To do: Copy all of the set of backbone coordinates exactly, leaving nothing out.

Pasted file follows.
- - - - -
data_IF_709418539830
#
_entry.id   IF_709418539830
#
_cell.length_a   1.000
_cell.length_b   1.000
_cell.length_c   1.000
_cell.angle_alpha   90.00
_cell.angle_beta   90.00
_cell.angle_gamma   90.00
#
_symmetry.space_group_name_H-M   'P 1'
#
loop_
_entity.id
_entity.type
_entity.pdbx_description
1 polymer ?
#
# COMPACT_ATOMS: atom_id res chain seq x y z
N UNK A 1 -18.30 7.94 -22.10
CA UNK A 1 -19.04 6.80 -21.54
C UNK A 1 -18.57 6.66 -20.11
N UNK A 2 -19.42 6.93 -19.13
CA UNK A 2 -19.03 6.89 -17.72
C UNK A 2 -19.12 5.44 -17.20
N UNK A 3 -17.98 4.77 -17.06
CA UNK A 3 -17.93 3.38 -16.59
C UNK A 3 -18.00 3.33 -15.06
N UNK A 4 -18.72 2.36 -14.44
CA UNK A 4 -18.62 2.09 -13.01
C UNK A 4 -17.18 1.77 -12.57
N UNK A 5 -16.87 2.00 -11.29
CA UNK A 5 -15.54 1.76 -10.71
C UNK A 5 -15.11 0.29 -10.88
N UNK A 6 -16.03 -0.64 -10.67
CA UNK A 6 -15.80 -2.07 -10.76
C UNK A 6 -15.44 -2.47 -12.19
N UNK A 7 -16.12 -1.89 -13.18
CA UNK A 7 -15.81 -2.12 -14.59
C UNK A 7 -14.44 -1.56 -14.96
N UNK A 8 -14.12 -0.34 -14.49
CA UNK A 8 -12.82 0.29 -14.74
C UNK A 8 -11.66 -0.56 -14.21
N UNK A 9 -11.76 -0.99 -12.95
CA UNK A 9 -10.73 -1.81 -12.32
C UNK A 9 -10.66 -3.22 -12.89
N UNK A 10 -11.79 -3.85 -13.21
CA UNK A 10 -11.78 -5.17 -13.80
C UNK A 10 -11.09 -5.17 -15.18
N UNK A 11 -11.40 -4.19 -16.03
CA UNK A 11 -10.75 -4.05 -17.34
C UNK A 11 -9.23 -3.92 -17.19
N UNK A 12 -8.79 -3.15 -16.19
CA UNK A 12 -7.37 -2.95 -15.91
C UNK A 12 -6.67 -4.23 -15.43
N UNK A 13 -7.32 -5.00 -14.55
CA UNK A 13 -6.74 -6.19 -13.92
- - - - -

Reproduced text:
data_IF_709418539830
#
_entry.id   IF_709418539830
#
_cell.length_a   1.000
_cell.length_b   1.000
_cell.length_c   1.000
_cell.angle_alpha   90.00
_cell.angle_beta   90.00
_cell.angle_gamma   90.00
#
_symmetry.space_group_name_H-M   'P 1'
#
loop_
_entity.id
_entity.type
_entity.pdbx_description
1 polymer ?
#
# COMPACT_ATOMS: atom_id res chain seq x y z
N UNK A 1 -18.30 7.94 -22.10
CA UNK A 1 -19.04 6.80 -21.54
C UNK A 1 -18.57 6.66 -20.11
N UNK A 2 -19.42 6.93 -19.13
CA UNK A 2 -19.03 6.89 -17.72
C UNK A 2 -19.12 5.44 -17.20
N UNK A 3 -17.98 4.77 -17.06
CA UNK A 3 -17.93 3.38 -16.59
C UNK A 3 -18.00 3.33 -15.06
N UNK A 4 -18.72 2.36 -14.44
CA UNK A 4 -18.62 2.09 -13.01
C UNK A 4 -17.18 1.77 -12.57
N UNK A 5 -16.87 2.00 -11.29
CA UNK A 5 -15.54 1.76 -10.71
C UNK A 5 -15.11 0.29 -10.88
N UNK A 6 -16.03 -0.64 -10.67
CA UNK A 6 -15.80 -2.07 -10.76
C UNK A 6 -15.44 -2.47 -12.19
N UNK A 7 -16.12 -1.89 -13.18
CA UNK A 7 -15.81 -2.12 -14.59
C UNK A 7 -14.44 -1.56 -14.96
N UNK A 8 -14.12 -0.34 -14.49
CA UNK A 8 -12.82 0.29 -14.74
C UNK A 8 -11.66 -0.56 -14.21
N UNK A 9 -11.76 -0.99 -12.95
CA UNK A 9 -10.73 -1.81 -12.32
C UNK A 9 -10.66 -3.22 -12.89
N UNK A 10 -11.79 -3.85 -13.21
CA UNK A 10 -11.78 -5.17 -13.80
C UNK A 10 -11.09 -5.17 -15.18
N UNK A 11 -11.40 -4.19 -16.03
CA UNK A 11 -10.75 -4.05 -17.34
C UNK A 11 -9.23 -3.92 -17.19
N UNK A 12 -8.79 -3.15 -16.19
CA UNK A 12 -7.37 -2.95 -15.91
C UNK A 12 -6.67 -4.23 -15.43
N UNK A 13 -7.32 -5.00 -14.55
CA UNK A 13 -6.74 -6.19 -13.92